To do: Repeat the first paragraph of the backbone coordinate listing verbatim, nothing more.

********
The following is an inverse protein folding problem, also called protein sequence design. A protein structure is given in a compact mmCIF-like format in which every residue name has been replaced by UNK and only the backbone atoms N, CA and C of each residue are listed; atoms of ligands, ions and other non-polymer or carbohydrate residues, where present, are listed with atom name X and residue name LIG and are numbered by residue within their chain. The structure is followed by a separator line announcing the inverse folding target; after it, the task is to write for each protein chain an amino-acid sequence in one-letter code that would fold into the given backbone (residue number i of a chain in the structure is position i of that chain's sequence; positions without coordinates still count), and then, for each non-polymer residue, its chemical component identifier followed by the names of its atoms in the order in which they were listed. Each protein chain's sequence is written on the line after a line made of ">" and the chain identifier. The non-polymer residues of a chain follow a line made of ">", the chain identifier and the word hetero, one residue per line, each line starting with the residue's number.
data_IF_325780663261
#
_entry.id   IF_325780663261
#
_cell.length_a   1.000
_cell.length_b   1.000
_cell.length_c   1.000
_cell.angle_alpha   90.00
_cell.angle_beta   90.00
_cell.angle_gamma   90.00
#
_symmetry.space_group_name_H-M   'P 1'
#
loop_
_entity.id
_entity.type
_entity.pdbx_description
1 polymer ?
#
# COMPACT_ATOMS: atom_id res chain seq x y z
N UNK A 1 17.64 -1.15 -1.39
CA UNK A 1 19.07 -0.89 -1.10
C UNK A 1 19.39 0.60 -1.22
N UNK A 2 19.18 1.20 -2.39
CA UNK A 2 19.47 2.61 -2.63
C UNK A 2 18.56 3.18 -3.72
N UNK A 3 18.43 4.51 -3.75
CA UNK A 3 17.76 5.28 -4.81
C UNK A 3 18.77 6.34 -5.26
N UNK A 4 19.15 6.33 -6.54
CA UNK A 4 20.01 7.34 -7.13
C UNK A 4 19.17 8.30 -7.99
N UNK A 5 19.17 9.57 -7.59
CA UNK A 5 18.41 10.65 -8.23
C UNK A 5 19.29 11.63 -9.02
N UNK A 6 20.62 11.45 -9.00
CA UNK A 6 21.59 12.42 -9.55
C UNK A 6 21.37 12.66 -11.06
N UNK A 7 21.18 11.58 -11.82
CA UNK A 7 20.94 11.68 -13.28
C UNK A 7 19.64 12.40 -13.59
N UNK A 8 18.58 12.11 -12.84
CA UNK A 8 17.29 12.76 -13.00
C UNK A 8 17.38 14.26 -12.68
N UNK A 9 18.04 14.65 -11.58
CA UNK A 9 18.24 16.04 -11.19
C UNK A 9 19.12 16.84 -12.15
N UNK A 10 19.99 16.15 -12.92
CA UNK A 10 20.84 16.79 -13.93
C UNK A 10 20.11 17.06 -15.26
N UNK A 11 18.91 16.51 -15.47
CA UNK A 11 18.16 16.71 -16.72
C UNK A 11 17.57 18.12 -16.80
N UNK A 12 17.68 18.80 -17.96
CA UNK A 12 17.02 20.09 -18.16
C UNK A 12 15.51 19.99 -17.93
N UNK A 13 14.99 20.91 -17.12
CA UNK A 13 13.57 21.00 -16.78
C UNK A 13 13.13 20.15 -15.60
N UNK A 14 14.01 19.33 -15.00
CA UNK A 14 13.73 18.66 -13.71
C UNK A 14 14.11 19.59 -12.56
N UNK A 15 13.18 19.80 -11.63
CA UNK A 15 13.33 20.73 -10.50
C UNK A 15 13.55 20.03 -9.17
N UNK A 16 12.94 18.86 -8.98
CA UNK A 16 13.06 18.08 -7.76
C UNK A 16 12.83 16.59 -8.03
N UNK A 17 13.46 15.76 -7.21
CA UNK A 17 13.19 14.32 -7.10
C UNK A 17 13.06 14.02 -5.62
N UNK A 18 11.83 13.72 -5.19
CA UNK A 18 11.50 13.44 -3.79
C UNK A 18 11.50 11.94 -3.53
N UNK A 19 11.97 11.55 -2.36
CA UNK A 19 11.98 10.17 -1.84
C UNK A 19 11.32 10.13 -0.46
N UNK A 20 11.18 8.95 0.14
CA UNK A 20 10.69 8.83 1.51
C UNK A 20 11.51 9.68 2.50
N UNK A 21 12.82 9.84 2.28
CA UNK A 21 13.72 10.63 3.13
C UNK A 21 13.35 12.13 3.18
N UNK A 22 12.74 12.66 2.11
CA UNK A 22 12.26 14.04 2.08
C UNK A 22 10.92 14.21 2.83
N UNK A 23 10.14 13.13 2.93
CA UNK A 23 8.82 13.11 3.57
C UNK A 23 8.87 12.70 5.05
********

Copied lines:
The following is an inverse protein folding problem, also called protein sequence design. A protein structure is given in a compact mmCIF-like format in which every residue name has been replaced by UNK and only the backbone atoms N, CA and C of each residue are listed; atoms of ligands, ions and other non-polymer or carbohydrate residues, where present, are listed with atom name X and residue name LIG and are numbered by residue within their chain. The structure is followed by a separator line announcing the inverse folding target; after it, the task is to write for each protein chain an amino-acid sequence in one-letter code that would fold into the given backbone (residue number i of a chain in the structure is position i of that chain's sequence; positions without coordinates still count), and then, for each non-polymer residue, its chemical component identifier followed by the names of its atoms in the order in which they were listed. Each protein chain's sequence is written on the line after a line made of ">" and the chain identifier. The non-polymer residues of a chain follow a line made of ">", the chain identifier and the word hetero, one residue per line, each line starting with the residue's number.